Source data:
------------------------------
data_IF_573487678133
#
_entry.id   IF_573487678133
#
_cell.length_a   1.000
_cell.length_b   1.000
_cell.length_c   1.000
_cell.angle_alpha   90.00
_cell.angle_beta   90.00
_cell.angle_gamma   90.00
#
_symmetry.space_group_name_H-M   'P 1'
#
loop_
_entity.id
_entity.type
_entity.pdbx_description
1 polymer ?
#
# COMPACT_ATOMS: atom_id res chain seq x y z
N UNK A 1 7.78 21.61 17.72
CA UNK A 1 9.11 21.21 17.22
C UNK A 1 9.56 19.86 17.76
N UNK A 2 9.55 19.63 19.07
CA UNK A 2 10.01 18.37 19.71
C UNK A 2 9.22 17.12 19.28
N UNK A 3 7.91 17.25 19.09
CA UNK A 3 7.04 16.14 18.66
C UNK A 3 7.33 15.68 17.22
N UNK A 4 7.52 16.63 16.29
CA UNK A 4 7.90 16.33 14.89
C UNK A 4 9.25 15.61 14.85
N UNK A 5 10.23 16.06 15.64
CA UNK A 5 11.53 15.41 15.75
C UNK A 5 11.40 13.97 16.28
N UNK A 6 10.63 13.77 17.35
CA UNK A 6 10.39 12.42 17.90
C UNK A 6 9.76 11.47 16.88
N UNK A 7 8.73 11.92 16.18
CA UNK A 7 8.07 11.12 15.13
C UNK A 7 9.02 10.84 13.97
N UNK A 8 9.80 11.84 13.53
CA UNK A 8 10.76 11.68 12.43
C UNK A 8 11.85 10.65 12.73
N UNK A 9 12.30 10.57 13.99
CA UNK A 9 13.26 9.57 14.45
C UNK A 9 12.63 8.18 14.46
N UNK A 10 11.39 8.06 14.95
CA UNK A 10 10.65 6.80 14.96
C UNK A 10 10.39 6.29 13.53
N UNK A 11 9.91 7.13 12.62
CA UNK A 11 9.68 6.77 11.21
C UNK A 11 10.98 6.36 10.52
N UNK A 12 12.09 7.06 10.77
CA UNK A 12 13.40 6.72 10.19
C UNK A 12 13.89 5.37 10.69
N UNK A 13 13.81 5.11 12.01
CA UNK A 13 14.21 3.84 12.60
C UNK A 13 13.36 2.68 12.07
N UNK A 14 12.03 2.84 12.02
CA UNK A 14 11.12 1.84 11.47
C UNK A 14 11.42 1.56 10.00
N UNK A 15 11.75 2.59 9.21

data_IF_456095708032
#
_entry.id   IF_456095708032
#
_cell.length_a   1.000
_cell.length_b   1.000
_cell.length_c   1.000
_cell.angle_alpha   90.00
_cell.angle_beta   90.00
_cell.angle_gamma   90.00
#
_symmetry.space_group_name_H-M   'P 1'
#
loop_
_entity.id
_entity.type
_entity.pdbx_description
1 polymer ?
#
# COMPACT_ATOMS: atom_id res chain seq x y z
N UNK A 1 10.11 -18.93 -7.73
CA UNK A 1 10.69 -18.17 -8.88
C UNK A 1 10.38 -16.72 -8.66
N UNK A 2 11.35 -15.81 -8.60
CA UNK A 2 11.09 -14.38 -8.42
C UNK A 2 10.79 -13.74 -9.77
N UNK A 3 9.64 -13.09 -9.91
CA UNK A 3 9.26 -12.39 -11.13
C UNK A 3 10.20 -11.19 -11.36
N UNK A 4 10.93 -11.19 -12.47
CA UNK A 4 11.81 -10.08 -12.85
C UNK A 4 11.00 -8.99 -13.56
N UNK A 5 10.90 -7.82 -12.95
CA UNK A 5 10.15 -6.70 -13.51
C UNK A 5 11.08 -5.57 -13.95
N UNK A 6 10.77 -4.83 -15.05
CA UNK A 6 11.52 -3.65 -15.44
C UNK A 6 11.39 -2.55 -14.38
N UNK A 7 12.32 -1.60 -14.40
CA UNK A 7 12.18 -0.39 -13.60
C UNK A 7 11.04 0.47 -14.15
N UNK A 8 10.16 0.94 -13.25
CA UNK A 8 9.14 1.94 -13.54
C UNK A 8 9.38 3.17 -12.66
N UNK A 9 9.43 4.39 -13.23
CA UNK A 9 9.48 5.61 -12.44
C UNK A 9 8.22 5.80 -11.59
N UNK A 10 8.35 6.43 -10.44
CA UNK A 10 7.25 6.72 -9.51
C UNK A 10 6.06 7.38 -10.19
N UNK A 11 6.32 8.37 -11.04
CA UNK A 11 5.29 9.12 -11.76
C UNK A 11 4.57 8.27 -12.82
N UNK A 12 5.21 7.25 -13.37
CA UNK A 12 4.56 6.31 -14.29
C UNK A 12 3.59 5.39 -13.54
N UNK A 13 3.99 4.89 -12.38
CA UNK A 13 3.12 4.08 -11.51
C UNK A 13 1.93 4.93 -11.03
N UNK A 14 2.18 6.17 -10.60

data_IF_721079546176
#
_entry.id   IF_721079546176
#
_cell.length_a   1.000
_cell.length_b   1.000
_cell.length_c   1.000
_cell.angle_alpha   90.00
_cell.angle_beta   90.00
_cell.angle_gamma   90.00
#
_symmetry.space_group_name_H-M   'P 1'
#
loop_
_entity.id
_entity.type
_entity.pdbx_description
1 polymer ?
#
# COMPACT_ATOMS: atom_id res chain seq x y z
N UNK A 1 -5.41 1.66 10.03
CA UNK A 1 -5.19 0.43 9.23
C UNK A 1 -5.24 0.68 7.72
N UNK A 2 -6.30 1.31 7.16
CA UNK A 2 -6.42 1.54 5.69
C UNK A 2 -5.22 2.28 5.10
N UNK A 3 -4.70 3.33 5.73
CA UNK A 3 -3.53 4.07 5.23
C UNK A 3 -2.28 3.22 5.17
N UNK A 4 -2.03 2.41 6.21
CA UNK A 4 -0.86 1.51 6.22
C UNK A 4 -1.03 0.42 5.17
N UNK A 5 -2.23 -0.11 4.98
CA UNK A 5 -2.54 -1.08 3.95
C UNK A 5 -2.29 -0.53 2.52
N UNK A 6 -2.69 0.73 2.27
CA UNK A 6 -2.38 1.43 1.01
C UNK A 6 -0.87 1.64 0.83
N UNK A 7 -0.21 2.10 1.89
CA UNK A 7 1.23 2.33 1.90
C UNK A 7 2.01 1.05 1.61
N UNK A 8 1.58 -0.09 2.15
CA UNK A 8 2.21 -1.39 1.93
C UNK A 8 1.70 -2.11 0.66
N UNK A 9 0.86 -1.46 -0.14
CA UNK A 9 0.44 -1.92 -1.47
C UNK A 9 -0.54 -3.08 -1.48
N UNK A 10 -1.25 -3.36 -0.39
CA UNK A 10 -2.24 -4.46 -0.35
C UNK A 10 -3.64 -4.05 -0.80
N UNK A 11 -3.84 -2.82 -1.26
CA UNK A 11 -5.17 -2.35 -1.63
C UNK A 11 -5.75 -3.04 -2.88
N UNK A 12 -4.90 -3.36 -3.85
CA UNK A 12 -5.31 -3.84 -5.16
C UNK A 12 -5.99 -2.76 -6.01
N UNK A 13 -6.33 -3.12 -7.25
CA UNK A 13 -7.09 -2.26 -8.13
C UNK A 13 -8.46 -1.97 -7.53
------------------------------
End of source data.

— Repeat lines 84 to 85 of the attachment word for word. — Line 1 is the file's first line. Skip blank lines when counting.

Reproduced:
N UNK A 1 10.11 -18.93 -7.73
CA UNK A 1 10.69 -18.17 -8.88